"The hard problem doesn't exist; it's just a silly internal contradiction of..."

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« on: March 14, 2020, 10:26:15 pm »
The hard problem doesn't exist; it's just a silly internal contradiction of metaphysical materialism

Where does this idea of using quantities to define the world come from? It’s not difficult to see: quantities are very useful to describe the relative differences of the contents of perception. For instance, the relative difference between red and blue can be compactly described by frequency values: blue has a higher frequency than red, so we can quantify the visual difference between the two colours by subtracting one frequency from the other. But frequency numbers cannot absolutely describe a colour: if you tell a congenitally blind person that red is an electromagnetic field vibration of about 430 THz, the person will still have no idea of what it feels like to see red. Quantities are useful in describing relative differences between qualities already known experientially, but they completely miss the qualities themselves.

And here is where materialism incurs its first fatal error: it replaces the qualitative world of colours, tones and flavours—the only external world we are directly acquainted with—with a purely quantitative description that structurally fails to capture any quality whatsoever. It mistakes the usefulness of quantities in determining relative differences between qualities for—absurdly—something that can replace the qualities themselves.

Next, materialism attempts to deduce the contents of consciousness from the matter in our brain. In other words, it tries to recover the qualities of experience from mere quantities that, by deliberate definition, leave out everything that has anything to do with qualities in the first place. The self-defeating nature of this manoeuvre is glaringly obvious once one actually understands the magic mainstream materialism is trying to perform. This is precisely why the hard problem isn’t just hard, but impossible by construction. Yet, instead of realising this, we get lost in conceptual confusion and hope to, one day, heroically prevail against the hard problem. It would be an inspiring story of human resolve if it weren’t so embarrassingly silly.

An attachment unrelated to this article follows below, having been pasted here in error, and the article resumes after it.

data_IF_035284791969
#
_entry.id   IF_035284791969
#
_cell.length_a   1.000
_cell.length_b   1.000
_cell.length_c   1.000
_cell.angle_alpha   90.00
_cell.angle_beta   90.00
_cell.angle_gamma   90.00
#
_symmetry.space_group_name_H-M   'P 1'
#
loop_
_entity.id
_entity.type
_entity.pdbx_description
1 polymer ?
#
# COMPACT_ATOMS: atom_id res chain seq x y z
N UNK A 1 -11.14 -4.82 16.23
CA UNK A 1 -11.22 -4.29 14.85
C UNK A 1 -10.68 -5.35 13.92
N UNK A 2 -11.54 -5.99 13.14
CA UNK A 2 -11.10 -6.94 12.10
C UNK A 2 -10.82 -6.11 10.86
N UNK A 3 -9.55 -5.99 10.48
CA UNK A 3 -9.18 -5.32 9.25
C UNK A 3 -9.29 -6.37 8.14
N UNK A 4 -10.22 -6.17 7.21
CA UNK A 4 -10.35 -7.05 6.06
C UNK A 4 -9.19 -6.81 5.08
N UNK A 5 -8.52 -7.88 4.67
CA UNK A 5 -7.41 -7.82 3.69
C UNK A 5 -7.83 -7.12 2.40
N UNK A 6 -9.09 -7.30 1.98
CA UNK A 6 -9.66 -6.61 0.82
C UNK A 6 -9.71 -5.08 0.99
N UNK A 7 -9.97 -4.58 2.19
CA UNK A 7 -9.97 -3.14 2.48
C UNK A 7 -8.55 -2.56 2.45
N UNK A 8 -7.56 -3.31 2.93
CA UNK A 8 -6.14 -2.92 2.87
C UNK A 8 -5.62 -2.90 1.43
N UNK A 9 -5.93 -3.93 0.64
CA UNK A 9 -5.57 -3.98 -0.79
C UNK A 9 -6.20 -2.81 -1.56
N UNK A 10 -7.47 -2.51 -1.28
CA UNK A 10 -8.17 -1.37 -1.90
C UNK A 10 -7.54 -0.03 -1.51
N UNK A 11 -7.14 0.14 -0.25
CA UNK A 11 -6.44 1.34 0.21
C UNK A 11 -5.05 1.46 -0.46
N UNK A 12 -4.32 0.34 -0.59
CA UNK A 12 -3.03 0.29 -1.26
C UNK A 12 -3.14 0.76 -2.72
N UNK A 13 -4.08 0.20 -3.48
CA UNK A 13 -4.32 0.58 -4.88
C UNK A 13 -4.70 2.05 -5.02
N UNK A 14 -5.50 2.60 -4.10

In summary, from within their consciousness materialists fantasise about a world of matter putatively outside consciousness. This imagined world is, by deliberate definition, incommensurable with the qualities of conscious experience to begin with. Then, in a majestic feat of conceptual masochism, materialists set out to reduce the contents of consciousness to such abstract… well, content of consciousness. This is the tragicomic background story of the hard problem; a problem that need not be solved as much as seen through in all its gloriously self-defeating contradictoriness.

“But what is the alternative?” I hear you ask. If matter is a self-defeating concept, how can we explain the fact that we all seem to inhabit a common external world, whose dynamisms are clearly independent of our own conscious inner life?

First of all, let us immediately acknowledge the empirically obvious: there is a world beyond and independent of our individual consciousness; a world that we all inhabit. And, alas, we clearly can’t change how this world works by a mere act of individual conscious volition. But to acknowledge this does not require the bankrupt notion of matter outside consciousness. It only requires a transpersonal consciousness within which our individual consciousnesses are immersed....

Transpersonal Consciousness sounds a lot like Physicalism or Theism...
« Last Edit: March 14, 2020, 10:34:34 pm by sciborg2 »


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« Reply #1 on: February 15, 2021, 03:10:04 pm »
This really resonates with me. The "hard problem" is only "hard' if one insists that there is only one way to view the issue, that way being the materialist approach.
"The heart of any other, because it has a will, would remain forever mysterious."

-from "Snow Falling On Cedars", by David Guterson